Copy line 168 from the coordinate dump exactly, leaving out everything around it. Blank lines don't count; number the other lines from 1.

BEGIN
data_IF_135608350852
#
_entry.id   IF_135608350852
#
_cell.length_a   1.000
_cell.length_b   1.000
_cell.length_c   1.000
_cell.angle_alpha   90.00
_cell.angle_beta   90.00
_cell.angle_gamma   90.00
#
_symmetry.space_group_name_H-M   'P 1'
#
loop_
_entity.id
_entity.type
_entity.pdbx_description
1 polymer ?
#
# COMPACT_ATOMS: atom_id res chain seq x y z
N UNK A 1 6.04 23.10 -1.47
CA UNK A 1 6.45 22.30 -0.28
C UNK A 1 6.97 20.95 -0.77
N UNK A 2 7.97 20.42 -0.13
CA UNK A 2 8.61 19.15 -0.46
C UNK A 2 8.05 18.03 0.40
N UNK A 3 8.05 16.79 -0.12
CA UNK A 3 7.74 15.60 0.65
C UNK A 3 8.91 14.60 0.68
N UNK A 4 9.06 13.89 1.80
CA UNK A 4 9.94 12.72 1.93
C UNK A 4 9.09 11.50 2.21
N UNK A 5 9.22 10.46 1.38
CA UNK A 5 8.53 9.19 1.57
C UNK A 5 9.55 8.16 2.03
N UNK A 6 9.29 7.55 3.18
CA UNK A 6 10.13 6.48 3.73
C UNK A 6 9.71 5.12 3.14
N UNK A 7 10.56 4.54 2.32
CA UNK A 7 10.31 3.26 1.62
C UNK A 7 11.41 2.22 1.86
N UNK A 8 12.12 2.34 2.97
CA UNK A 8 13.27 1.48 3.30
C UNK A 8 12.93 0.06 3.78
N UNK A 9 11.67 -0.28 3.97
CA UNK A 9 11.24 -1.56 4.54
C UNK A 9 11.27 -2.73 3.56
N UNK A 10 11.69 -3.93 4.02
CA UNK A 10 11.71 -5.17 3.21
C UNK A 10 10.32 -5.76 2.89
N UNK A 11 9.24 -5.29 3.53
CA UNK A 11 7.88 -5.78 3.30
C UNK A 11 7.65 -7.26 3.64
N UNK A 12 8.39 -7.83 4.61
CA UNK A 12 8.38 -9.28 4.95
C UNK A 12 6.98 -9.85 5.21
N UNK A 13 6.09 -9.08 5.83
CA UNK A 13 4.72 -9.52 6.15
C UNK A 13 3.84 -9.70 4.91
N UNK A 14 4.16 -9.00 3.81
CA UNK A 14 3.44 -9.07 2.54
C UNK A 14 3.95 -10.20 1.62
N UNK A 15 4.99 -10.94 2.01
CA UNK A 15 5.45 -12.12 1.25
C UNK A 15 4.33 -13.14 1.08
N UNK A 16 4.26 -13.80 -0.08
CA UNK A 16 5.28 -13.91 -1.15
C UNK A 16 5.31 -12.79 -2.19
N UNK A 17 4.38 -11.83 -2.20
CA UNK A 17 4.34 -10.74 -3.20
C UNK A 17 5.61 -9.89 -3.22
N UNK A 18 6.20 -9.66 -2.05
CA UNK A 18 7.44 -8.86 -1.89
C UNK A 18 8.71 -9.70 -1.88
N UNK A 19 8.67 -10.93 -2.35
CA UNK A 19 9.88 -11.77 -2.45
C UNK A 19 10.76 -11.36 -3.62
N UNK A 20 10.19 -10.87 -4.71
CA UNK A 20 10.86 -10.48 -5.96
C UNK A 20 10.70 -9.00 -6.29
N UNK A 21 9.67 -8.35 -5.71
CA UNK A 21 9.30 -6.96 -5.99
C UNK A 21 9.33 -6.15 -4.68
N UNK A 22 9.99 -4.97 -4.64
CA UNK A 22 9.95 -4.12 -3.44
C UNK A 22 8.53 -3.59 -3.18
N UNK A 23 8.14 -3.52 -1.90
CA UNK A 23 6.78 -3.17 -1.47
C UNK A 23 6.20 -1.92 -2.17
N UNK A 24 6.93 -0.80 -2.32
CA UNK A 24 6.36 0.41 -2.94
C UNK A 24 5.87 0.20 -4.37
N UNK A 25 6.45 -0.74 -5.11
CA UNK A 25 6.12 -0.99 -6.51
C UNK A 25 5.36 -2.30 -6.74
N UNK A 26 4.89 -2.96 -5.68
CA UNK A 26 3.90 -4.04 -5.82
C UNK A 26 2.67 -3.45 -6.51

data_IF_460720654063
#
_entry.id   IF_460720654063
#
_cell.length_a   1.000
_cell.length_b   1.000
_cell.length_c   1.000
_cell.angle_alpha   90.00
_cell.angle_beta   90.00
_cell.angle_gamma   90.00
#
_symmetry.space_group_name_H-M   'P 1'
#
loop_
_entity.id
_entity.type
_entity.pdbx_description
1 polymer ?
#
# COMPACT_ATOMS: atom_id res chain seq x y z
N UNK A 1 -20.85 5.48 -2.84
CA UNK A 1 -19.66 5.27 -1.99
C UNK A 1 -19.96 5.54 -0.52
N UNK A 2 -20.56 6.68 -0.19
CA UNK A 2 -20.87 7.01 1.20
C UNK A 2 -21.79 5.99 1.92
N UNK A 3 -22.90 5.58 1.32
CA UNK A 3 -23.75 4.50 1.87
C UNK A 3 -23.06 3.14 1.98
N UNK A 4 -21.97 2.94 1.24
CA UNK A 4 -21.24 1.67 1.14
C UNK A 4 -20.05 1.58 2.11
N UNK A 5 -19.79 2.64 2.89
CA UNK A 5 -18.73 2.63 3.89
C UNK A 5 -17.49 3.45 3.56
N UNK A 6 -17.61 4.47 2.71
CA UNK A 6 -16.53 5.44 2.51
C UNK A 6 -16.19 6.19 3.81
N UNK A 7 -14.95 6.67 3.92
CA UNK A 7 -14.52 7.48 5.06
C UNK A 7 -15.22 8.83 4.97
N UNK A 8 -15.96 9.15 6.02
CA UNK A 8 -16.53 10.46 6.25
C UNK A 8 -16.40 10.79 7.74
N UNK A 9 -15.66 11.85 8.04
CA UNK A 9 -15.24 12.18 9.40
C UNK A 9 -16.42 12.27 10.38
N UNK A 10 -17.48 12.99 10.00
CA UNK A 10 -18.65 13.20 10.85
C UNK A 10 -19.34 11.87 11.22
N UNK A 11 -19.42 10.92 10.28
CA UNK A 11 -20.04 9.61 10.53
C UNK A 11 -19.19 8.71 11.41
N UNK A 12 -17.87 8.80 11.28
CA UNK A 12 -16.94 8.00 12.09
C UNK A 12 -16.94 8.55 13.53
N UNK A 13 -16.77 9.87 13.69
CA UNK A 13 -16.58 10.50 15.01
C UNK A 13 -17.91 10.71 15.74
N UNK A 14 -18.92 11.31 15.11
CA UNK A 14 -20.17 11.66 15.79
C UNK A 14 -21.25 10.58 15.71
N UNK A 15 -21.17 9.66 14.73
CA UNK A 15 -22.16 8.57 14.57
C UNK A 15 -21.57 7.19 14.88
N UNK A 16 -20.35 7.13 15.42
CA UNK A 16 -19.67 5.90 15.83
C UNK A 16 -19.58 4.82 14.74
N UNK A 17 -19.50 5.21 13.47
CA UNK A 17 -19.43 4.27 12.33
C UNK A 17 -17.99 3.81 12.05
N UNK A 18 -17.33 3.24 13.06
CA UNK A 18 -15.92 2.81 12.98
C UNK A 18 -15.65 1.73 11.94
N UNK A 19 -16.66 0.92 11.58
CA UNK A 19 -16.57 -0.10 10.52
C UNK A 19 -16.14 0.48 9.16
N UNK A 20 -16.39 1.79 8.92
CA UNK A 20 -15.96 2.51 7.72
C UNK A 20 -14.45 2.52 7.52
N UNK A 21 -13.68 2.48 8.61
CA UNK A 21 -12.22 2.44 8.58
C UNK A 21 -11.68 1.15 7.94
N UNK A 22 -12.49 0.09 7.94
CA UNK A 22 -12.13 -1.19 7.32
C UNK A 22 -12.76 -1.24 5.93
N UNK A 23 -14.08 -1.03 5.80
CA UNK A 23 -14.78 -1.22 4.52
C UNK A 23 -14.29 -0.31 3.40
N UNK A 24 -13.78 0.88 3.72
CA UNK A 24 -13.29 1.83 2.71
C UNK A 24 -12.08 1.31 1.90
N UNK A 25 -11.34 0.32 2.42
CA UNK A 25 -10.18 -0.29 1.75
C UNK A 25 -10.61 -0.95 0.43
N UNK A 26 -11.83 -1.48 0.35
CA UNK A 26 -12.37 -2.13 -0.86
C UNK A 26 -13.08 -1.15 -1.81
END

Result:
CA UNK A 17 -19.43 4.27 12.33